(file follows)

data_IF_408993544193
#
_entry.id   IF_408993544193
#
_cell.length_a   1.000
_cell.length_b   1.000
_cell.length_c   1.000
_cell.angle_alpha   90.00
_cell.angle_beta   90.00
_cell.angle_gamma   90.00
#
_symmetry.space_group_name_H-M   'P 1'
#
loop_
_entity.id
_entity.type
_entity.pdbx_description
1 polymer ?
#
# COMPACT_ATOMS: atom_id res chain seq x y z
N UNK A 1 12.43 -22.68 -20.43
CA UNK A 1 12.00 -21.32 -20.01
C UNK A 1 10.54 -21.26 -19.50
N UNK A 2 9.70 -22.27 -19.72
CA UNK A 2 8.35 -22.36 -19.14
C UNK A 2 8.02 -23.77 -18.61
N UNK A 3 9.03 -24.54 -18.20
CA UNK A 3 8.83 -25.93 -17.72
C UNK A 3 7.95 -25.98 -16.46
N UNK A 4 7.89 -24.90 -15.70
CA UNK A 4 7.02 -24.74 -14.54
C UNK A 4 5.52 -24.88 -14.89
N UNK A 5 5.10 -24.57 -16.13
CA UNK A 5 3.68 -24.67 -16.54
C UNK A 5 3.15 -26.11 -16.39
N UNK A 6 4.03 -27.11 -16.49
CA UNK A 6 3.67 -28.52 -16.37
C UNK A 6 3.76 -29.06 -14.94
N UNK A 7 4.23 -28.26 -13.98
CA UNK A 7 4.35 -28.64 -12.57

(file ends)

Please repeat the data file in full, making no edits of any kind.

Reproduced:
data_IF_408993544193
#
_entry.id   IF_408993544193
#
_cell.length_a   1.000
_cell.length_b   1.000
_cell.length_c   1.000
_cell.angle_alpha   90.00
_cell.angle_beta   90.00
_cell.angle_gamma   90.00
#
_symmetry.space_group_name_H-M   'P 1'
#
loop_
_entity.id
_entity.type
_entity.pdbx_description
1 polymer ?
#
# COMPACT_ATOMS: atom_id res chain seq x y z
N UNK A 1 12.43 -22.68 -20.43
CA UNK A 1 12.00 -21.32 -20.01
C UNK A 1 10.54 -21.26 -19.50
N UNK A 2 9.70 -22.27 -19.72
CA UNK A 2 8.35 -22.36 -19.14
C UNK A 2 8.02 -23.77 -18.61
N UNK A 3 9.03 -24.54 -18.20
CA UNK A 3 8.83 -25.93 -17.72
C UNK A 3 7.95 -25.98 -16.46
N UNK A 4 7.89 -24.90 -15.70
CA UNK A 4 7.02 -24.74 -14.54
C UNK A 4 5.52 -24.88 -14.89
N UNK A 5 5.10 -24.57 -16.13
CA UNK A 5 3.68 -24.67 -16.54
C UNK A 5 3.15 -26.11 -16.39
N UNK A 6 4.03 -27.11 -16.49
CA UNK A 6 3.67 -28.52 -16.37
C UNK A 6 3.76 -29.06 -14.94
N UNK A 7 4.23 -28.26 -13.98
CA UNK A 7 4.35 -28.64 -12.57